Solidifying knitwear production with Stoll’s knitelligence

Stoll, Germany’s leading flat knitting machine manufacturer, has concluded its first Stoll Symposium at its New York City facility this week, in honour of its 145th anniversary. The event was a means to give back to the key industry players that utilise Stoll’s machinery and services, as well as to educate designers and brands alike on the various knitting solutions and techniques available through working with Stoll.

Knitting Industry spoke to Stoll’s CEO, Andreas Schellhammer about the company’s main markets, his vision for the digitalisation of knitwear production, as well as the future for the Stoll-knit and wear technology, at the event.

Congratulations to everyone at Stoll on the company reaching its 145th anniversary. Can you give us an overview of the major trends which are currently influencing global sales of flat knitting machines?

Andreas Schellhammer

Andreas Schellhammer (AS): Thank you. Of course, on a global scale, we continue to see a strong demand for machines that are specific to knitting shoe uppers – such as the CMS 330 HP BW TT Sport or the ADF 530-32 W TT Sport. We have also seen a consistent trend of fine gauge machines such as our E18/16 – this can be utilised for sportswear, shoes, and fashion.

With fashion, trends are always fluid. However, there is a global need for a complete automated process for the designer, the knitter, and the manufacturer. This is where Stoll’s knitelligence platform plays a key role industry wide, as each software tool solidifies the entire knitting process from design to production.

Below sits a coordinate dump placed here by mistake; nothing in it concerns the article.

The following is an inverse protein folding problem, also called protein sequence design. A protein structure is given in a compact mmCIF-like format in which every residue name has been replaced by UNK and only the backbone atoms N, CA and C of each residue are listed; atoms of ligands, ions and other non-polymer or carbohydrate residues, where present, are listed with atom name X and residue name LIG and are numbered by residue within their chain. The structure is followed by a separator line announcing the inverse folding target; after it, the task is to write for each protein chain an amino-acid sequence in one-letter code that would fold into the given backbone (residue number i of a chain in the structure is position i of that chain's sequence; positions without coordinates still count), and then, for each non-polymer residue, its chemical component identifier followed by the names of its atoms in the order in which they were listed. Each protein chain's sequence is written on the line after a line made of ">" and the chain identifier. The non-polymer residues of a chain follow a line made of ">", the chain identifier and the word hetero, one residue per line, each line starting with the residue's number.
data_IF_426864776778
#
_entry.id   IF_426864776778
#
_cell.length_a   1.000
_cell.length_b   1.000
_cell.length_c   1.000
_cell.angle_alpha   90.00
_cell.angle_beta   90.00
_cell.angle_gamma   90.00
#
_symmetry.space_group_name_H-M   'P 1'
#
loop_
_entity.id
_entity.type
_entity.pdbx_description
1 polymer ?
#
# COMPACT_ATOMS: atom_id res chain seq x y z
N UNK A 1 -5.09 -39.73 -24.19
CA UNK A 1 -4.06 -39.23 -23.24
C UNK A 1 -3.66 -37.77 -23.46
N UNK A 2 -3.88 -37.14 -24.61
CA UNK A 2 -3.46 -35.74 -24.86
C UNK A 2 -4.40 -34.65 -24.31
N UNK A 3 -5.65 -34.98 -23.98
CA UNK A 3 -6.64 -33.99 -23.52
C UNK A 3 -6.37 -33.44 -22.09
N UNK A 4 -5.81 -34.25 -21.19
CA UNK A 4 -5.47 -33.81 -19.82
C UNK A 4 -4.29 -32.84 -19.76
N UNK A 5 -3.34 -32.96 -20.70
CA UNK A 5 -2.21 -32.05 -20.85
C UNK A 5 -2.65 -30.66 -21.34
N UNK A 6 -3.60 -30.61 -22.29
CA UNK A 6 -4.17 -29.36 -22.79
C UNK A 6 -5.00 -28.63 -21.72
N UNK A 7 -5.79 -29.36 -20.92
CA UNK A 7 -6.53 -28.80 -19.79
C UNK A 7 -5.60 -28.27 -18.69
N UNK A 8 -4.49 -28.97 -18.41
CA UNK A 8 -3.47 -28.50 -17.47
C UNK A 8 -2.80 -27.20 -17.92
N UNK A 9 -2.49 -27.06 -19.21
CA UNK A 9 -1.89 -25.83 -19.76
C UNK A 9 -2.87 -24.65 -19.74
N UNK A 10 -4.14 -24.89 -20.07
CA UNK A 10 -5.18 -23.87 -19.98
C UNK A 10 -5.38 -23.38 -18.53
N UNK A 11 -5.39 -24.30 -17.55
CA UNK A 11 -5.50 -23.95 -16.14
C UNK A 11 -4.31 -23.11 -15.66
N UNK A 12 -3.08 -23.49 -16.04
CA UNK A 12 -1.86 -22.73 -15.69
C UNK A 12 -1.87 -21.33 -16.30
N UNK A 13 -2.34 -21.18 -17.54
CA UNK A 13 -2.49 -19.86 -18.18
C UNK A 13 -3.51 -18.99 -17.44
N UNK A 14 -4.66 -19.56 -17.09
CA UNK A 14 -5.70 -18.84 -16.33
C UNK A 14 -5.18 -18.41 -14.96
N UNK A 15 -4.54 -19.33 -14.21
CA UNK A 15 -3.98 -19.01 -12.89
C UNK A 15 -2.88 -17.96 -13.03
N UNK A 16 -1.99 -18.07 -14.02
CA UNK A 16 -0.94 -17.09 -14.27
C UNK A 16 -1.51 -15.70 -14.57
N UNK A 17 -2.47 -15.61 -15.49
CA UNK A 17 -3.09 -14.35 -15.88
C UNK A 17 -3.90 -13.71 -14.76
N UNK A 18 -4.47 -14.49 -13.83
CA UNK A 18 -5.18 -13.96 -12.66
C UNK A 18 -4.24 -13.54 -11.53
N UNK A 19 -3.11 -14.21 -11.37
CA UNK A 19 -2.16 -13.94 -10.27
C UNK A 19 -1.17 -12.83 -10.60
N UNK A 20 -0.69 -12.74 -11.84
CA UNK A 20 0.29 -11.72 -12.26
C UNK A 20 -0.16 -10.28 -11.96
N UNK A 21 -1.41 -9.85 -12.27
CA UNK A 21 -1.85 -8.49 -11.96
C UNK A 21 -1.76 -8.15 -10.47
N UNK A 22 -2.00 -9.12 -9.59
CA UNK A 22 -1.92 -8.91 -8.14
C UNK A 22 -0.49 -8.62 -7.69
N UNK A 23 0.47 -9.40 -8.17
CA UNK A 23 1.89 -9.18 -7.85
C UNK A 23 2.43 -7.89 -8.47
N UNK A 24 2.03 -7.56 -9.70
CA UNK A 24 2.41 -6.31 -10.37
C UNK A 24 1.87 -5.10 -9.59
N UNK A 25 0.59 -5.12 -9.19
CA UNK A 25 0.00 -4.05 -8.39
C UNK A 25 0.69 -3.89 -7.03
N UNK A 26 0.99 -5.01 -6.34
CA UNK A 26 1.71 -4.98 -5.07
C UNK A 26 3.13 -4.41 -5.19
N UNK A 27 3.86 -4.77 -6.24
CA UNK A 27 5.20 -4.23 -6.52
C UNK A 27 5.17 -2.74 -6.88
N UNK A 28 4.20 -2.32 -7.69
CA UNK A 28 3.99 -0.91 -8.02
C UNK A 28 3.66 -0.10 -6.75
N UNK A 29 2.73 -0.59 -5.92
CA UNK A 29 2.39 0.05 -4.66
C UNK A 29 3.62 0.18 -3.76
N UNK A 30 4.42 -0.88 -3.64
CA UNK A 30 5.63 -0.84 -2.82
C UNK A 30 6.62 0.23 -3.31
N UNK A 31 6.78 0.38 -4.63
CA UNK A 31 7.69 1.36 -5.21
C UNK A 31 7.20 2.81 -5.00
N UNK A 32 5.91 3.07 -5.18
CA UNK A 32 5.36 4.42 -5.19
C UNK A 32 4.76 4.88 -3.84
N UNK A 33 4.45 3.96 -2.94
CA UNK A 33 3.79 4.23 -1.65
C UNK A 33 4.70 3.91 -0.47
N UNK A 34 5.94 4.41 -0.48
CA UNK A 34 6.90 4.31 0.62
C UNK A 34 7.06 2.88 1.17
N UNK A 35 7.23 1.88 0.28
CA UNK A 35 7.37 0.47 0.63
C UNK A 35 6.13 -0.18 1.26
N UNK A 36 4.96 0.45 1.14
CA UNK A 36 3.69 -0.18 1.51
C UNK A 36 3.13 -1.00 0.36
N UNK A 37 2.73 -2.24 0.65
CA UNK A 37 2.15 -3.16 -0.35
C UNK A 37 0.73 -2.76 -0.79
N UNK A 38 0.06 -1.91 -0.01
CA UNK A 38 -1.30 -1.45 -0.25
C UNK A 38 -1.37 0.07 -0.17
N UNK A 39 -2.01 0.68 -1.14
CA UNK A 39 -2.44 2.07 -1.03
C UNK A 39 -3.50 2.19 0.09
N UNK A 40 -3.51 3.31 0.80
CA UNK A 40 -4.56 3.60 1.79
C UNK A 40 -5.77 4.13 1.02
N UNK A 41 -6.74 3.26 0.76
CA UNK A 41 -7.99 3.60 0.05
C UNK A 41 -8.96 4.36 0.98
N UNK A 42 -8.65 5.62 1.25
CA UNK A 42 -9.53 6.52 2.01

Which are currently the main markets for Stoll – both geographically and from an end use perspective? Which are your most popular machine models and gauges?

AS: Stoll caters to a vast market worldwide – the simplest way to dive into this question would be to separate it by our departments, Fashion & Technology and Technical Textiles. With Fashion & Technology, there is always a key market interest for new extended machines and software features. Our new ADF 830-24 W is a nice example for how the fashion market has an impact on our machines because this machine knits fashion dresses in traversal direction. This goes into the mid- to high- end market, whereas the low-end market shows an increasingly high demand for seamless technology. Stoll-knit-and-wear machines cater to eco-friendly, economical, and sustainable values as our machinery can provide yarn and waste reduction solutions.